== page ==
See our recap of November's key statistics and market commentary below.
The S&P SmallCap 600 returned 18.17% in November, leading US stock asset classes in what was its best month of the year.
The Energy sector increased by 28.03% in November, providing much needed relief to a sector that has been decimated by the economic disruptions of COVID-19. The Index is still down 33% year-to-date.
The US Dollar weakened to its cheapest value against the Euro since April 2018 when it fell to 1.20 in November.
Just like Thanksgiving, November was all about the side dishes. The S&P 500, the turkey, had been the only game in town all year as the big tech stocks in that index pulled returns higher while the rest of the equity market remained depressed in the wake of Q1’s COVID-19 selloff. That all changed in November, with mid- and small-caps in the U.S. as well as developed and emerging markets abroad—all the side dishes— outpacing the S&P 500, in most cases by wide margins. Value stocks also rallied significantly compared with Growth stocks. The leading asset class in November was Small Cap Value, which notched a 19.2% return, followed by Mid Cap Value (16.6%) and Small Cap Growth (17.2%). It’s not that the S&P 500 had a bad month—it still rose by 10.95%, it’s just that almost everything else blew it out of the water. Even bonds (the tofurkey?) had a good month, with the Bloomberg Barclays Aggregate Bond Index picking up 0.98%.
The stock market opened strong on the first day of November, the day before Election Day, and never looked back. As it became evident that Joe Biden would win the presidential election and highly likely that Republicans would retain Senate control, markets rejoiced in response to what many view as a “Goldilocks” scenario. With Biden, much of the unpredictability of the Trump era will leave the White House; with the Senate staying red, the prospect of taxes going up has been effectively eliminated for at least the next two years. January’s two run-off elections in Georgia could obviously disrupt this outlook, but at this point those races are expected to be won by Republicans.
While the markets did rise significantly in that first week of November, the rally looked very much like the previous several months: Large US Growth stocks leading the way. That all changed on November 9, when Pfizer announced its COVID-19 vaccine was 90% effective. It immediately marked the return of the “traditional economy” stocks in the Energy, Financial and Industrial sectors—not the tech behemoths that profited in a “work from home” environment. While the Technology and Consumer Discretionary sectors are still leading for the year by a wide margin, the gap was closed substantially. Pfizer’s announcement was just the beginning in a string of very positive COVID-19 related news, as both Moderna and AstraZeneca also announced vaccines that were at least as effective as Pfizer’s. The estimates on distribution suggest Americans will begin getting vaccinated this December and that a substantial portion of the country will be vaccinated by the end of the second quarter next year. It’s worth noting that this last point on the breadth of distribution next year won’t matter if there still remains widespread public skepticism about taking the vaccine. In any case, this is a great reminder that the stock market is a forward-looking mechanism. While it is true that we are currently in the midst of a surge in the virus, with local officials in many parts of the country reinstating lockdown orders, the prospect of conditions normalizing in 2021 appears likely and the market reflects that.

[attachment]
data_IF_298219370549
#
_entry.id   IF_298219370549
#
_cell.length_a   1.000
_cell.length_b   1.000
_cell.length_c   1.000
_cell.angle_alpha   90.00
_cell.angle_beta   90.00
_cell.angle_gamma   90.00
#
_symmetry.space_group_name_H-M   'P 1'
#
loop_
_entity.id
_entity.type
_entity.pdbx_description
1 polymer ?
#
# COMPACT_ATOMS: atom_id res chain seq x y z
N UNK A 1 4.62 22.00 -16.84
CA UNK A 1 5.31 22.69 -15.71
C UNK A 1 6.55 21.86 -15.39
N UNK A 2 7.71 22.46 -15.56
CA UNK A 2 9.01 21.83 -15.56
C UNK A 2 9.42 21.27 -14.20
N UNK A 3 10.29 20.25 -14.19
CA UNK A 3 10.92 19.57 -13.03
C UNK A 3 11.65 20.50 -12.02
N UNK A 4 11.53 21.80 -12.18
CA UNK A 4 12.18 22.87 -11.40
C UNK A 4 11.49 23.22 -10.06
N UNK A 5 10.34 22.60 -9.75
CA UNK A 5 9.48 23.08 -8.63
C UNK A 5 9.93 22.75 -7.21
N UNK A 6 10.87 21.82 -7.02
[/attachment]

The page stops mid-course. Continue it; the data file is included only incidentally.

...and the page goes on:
The positive conditions described above, combined with a Fed that appears intent on keeping rates at zero for the foreseeable future, creates a bullish setting for investors as we get ready to leave 2020 behind us. As we caution investors to remain calm and confident during periods of turmoil, so too do we like to manage euphoria and the sense of invincibility during periods of extreme growth. For starters, equity valuations are stretching to ever more expensive levels, with the 12-month forward price-to-earnings ratio of the S&P 500 at 21.95 as of November 27, well above the long-term average of 16.5. Admittedly, valuations aren’t a great predictor of equity returns over the short term, but they still matter. Secondly, the U.S. economy is still in dire need of a new round of stimulus from Congress. The jobs market recovery has shown signs of slowing down and investors shouldn’t let the promise of a vaccine distract them from the long term impacts a new lockdown period could have in the next few months. Apparently, markets are counting on a stimulus to alleviate things, but if we see more partisan gridlock under the new government next year, expectations may have to be lowered.
The key to long term success in investing is to check your fear when things are bad and your greed when things are good. Last month we cautioned investors to stay the course and stay invested in their strategy even if the election outcome and COVID-19 created market turbulence. This month we aim to pull your emotions in the opposite direction, away from unalloyed optimism, but to the same practical advice: stick to your investment strategy and don’t chase returns. Use this period of calm to objectively evaluate whether your risk level matches your long-term goals.
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